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REVIEW: Hale puts new twist on fairy tales

staff writer

Published: Thursday, February 20, 2014

Updated: Thursday, February 20, 2014 01:02


Many of us are used to the classic "girl-is-in-distress-and-a-handsome-man-comes-to-save-her" fairy tale, and we all know that man is generally a prince. We hardly ever get to hear about their "happily ever after."

But Shannon Hale's "Princess Academy" takes the classic storyline to a whole different level.

There are no weak girls who fall under some curse or have some horrible stepfamily to make it all go horribly wrong for them. Instead, you get to see a small society where women are equal to men, where they work just as hard as men, and are sometimes even respected more for their wisdom. It's certainly a different take than most fairytales have.

Why is it called "Princess Academy"? What fairy tale could that relate to? It doesn't relate to any one fairy tale, and it's not retelling of any specific story. In this story, girls are chosen to go to an academy where they will learn how to be a princess and eventually a queen, so the prince can choose his bride from the selection of girls. How was the selection of girls chosen? The priests would divine the province where the future princess would come from, and then they would send the girls through the academy and let the prince choose his wife.

It takes place in a small mountain village where the people quarry for a valuable stone called linder, but while they have such an important trade item, the kingdom doesn't consider the village, Mount Eskel, a province. The way the system is set up, and how the traders, who are part of the kingdom, treat the citizens from the mountain really shows how some societies work and how the societal structure makes a difference. Even though it is set in the past, the truth to how it works still applies today.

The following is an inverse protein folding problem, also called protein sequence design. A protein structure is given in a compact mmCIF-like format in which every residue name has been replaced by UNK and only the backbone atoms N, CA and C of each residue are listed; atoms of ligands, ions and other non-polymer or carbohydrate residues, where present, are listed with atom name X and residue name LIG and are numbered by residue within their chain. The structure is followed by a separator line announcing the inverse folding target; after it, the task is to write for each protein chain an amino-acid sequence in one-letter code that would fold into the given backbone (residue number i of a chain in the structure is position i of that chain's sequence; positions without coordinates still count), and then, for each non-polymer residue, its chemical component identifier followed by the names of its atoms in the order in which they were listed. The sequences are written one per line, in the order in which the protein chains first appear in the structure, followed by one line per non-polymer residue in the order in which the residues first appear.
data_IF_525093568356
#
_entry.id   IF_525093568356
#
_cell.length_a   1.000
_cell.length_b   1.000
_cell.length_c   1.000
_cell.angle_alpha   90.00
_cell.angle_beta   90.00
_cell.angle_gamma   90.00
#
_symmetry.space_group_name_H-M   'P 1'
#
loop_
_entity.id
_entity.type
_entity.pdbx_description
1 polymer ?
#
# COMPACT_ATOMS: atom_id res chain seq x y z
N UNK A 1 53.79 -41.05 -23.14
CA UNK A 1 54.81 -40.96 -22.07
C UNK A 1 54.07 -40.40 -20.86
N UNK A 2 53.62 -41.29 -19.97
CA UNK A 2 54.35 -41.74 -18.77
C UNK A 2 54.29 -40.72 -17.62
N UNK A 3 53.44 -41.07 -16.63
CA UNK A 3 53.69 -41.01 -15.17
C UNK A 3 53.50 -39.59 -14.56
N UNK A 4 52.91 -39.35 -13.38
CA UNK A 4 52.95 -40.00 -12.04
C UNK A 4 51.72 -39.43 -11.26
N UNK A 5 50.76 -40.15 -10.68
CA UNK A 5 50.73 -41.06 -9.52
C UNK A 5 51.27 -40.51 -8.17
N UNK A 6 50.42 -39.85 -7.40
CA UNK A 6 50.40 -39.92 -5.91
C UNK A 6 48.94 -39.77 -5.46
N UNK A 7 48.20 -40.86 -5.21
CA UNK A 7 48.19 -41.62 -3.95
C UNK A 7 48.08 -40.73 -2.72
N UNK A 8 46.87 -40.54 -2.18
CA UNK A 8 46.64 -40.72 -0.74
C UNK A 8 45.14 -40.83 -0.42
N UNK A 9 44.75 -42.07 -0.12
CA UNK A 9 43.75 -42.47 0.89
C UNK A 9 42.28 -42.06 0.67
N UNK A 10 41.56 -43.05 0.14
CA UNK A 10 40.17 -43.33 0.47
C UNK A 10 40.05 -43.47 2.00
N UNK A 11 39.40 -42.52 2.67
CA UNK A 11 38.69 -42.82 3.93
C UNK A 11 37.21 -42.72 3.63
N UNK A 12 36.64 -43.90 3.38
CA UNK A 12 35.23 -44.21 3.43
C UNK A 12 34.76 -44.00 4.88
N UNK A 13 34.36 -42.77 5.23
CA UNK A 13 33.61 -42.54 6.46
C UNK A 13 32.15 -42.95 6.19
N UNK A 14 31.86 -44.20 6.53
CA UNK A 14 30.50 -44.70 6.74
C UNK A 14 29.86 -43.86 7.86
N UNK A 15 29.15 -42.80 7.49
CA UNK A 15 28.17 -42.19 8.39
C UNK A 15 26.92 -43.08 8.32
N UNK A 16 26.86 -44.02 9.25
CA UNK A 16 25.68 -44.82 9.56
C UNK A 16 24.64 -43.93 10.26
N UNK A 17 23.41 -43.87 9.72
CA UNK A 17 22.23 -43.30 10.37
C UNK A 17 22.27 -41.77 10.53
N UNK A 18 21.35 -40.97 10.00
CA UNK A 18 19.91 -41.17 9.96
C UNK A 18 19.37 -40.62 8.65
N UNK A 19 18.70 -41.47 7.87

Hale does an amazing job with her characters. As you read, you realize there is so much more to them than meets the eye. With the main character, Miri, you realize this almost as soon as you start reading. But many of Miri’s friends have much deeper back stories than they appear at first, such as Britta and Katar, some of the girls Miri went to the academy with. You get to see sides of them revealed that other books don’t always reveal, and it makes the book that much more fascinating.

Not only do the characters have more story behind them, but their home, Mount Eskel, has many stories behind it that add to the story. Hale works in tales of the mountain in with the plot, between traditions they participate in or just general storytelling, which helps the entire book fit together.

Hale is amazingly poetic in her writing, something I have not seen in many of the books I have read that have similar plots. She’s well detailed but not overly detailed to the point where it bores you, like I get during too much description. The story flows beautifully and moves along at a great pace. It’s never too slow, but you’re never thinking she needs to slow down either. The editor did a great job at reviewing, so there are no grammatical errors that distract from the book.

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